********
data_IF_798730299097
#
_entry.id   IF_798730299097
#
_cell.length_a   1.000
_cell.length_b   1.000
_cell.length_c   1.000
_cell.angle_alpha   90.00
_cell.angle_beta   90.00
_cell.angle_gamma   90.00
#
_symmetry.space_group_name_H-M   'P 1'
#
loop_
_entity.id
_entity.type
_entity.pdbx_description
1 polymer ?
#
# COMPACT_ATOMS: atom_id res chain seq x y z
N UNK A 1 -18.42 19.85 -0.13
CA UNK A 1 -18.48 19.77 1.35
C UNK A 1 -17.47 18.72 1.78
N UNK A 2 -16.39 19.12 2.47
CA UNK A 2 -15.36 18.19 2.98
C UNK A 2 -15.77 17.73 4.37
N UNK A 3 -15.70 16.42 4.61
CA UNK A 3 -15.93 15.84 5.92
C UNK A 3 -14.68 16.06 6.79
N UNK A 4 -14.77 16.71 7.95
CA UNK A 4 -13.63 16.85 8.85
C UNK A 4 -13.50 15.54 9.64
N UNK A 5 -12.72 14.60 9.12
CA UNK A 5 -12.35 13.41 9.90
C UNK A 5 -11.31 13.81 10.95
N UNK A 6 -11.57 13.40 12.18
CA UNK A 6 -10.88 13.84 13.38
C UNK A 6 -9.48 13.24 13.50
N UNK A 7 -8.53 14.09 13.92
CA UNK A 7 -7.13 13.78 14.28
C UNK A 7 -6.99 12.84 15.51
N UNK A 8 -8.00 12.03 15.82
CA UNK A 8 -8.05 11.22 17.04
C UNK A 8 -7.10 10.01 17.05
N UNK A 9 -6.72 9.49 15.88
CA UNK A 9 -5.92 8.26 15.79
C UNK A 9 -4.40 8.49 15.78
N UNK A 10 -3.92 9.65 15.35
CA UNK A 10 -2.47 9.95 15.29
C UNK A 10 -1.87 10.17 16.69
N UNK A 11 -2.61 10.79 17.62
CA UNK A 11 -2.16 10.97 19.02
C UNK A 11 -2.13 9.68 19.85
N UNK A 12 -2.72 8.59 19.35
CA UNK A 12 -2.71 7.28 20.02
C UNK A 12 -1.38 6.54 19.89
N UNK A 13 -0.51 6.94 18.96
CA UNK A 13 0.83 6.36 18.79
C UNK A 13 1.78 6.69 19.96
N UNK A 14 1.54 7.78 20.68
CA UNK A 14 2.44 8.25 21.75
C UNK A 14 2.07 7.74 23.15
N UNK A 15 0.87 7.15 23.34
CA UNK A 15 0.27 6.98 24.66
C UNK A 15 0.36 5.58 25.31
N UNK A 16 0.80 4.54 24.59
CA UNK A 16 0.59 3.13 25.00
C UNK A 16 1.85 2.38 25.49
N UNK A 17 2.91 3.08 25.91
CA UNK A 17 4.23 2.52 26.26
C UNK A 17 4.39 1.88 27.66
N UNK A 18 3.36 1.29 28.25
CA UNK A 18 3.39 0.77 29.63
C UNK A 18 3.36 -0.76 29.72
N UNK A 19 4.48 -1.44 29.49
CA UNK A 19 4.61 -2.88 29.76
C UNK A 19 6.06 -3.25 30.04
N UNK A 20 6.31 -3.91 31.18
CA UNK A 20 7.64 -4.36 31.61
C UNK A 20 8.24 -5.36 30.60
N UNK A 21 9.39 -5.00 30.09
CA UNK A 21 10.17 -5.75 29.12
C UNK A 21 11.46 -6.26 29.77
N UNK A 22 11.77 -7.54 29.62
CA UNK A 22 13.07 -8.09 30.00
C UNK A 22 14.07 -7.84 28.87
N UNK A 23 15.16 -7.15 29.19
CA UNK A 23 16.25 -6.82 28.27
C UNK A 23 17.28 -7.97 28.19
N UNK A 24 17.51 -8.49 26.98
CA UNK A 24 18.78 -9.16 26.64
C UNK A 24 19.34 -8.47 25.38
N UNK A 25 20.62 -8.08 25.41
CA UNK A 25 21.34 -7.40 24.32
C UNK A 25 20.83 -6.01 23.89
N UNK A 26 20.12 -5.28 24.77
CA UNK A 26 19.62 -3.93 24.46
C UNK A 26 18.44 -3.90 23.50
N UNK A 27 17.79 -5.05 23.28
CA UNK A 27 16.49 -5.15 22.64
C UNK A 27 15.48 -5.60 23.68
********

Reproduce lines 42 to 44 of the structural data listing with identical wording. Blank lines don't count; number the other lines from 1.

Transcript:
N UNK A 8 -8.00 12.03 15.82
CA UNK A 8 -8.05 11.22 17.04
C UNK A 8 -7.10 10.01 17.05